N.J. Constitutional Convention: Vol. 4, Page 145

Tuesday, July 1, 1947 (Afternoon session)

In the Constitution last voted upon it was proposed that all of that work should be in the hands of the Chief Justice of the court of last resort, and that he should have an administrative assistant, the theory being to relieve him of all that work. But believe me, gentlemen, you can't relieve him of that work and at the same time make him responsible for it. I mean by that, that the burden will be on him. If he is not to be responsible, then don't make him responsible. It is illogical to make a chief judge of the highest appellate court responsible for the assignment of trial judges if you have an intermediate court in which there is a chief justice there.

Today, there rests on me the duty of making assignment of the trial judges in the lower courts. As a matter of fact, and as former Chief Justice Brogan will bear me out, that really imposes a duty upon the senior judge of the Circuit Court. He makes all the recommendations, but that didn't relieve you (talking to Mr. Brogan) and doesn't relieve me of the responsibility. I have all those things to take care of as they come along. Sometimes I do follow the recommendations of my helper, and sometimes I don't. I believe that it is an incongruous thing to put that duty upon the head of the chief of the court of last resort, if you have an intermediate court, with a presiding officer -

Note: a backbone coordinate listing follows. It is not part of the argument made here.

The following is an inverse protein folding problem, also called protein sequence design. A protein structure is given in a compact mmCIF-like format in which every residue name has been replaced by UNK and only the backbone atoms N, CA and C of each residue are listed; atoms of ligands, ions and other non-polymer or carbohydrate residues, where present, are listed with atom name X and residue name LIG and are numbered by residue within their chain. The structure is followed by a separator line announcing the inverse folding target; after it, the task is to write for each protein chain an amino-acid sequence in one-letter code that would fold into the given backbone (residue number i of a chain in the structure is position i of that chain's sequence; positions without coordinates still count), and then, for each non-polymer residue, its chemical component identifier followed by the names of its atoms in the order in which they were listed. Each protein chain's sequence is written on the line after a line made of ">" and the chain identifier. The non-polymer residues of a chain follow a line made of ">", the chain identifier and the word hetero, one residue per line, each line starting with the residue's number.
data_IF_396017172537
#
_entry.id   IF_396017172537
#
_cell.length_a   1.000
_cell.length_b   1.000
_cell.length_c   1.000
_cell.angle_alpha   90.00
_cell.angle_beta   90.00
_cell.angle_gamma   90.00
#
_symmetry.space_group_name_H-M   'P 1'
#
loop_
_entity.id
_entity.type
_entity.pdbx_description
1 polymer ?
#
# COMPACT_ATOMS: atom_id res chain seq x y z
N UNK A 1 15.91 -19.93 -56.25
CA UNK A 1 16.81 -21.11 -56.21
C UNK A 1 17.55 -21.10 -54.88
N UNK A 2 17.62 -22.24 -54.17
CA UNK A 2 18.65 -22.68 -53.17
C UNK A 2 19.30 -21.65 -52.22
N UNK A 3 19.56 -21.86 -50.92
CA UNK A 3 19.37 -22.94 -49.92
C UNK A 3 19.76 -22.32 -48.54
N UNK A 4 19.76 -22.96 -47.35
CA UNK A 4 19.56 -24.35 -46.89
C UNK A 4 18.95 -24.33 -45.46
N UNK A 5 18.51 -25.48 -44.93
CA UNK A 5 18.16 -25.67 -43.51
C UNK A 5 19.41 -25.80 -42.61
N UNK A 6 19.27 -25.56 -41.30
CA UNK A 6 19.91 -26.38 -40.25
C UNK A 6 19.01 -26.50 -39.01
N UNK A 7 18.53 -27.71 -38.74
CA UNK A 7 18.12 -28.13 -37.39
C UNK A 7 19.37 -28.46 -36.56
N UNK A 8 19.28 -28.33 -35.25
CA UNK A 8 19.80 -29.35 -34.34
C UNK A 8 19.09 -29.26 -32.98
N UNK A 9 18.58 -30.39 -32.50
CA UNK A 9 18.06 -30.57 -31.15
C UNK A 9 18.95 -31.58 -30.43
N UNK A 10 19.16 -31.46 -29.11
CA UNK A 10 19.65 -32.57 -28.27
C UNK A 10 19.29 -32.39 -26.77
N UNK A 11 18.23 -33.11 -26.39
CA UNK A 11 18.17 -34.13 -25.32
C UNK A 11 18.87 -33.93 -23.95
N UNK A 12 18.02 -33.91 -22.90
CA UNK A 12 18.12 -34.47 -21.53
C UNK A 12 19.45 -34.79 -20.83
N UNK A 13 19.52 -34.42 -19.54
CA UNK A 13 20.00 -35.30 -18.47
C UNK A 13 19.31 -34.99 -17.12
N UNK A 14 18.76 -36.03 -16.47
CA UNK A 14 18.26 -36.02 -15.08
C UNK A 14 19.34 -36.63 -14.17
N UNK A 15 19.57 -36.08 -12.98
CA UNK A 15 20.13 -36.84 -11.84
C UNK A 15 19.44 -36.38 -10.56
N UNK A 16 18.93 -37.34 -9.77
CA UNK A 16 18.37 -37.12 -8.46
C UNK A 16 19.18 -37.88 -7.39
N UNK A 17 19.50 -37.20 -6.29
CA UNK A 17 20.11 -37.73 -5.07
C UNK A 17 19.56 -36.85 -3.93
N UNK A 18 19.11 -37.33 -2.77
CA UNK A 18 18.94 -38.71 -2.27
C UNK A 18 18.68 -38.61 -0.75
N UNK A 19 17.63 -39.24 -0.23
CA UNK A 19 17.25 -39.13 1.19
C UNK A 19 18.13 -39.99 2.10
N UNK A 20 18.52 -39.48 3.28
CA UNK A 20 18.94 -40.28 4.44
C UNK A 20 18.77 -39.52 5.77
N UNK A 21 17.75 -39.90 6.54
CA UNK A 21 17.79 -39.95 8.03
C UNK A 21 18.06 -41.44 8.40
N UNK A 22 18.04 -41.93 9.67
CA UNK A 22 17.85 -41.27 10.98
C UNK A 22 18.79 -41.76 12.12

MR. McGRATH: Would you have the highest appeal court, the appellate court, assign judges to the intermediate courts of appeal?

CHIEF JUSTICE CASE: No, I would not, because I think that those judges should be appointed in the same way that the other judges are appointed - by the Governor, if he is the appointing officer - and that they should be appointed to that court, and not assigned. They should have a direct appointment; they should have the dignity of that appointment.

MR. McGRATH: Then you would have the highest court of appeal fixed, an intermediate court fixed, and then a substitute for the Supreme Court, or the old Supreme Court?

CHIEF JUSTICE CASE: Well, the intermediate court would be the old Supreme Court and, answering your question further, Judge, I would suggest that the head of this intermediate court, which I will call the old Supreme Court, should, I think, be as now, the directing officer over the Common Pleas judges. For instance, as I am today, I have the authority to transfer the Common Pleas judges from one county to another. I think, perhaps, that that should be preserved.

I am getting towards the end, gentlemen. In coming to the Court of Chancery, again come the questions: What is wrong? What should the remedy be? As I get it, the complaints about Chancery chiefly are the difficulties in the way of getting a decision by a single

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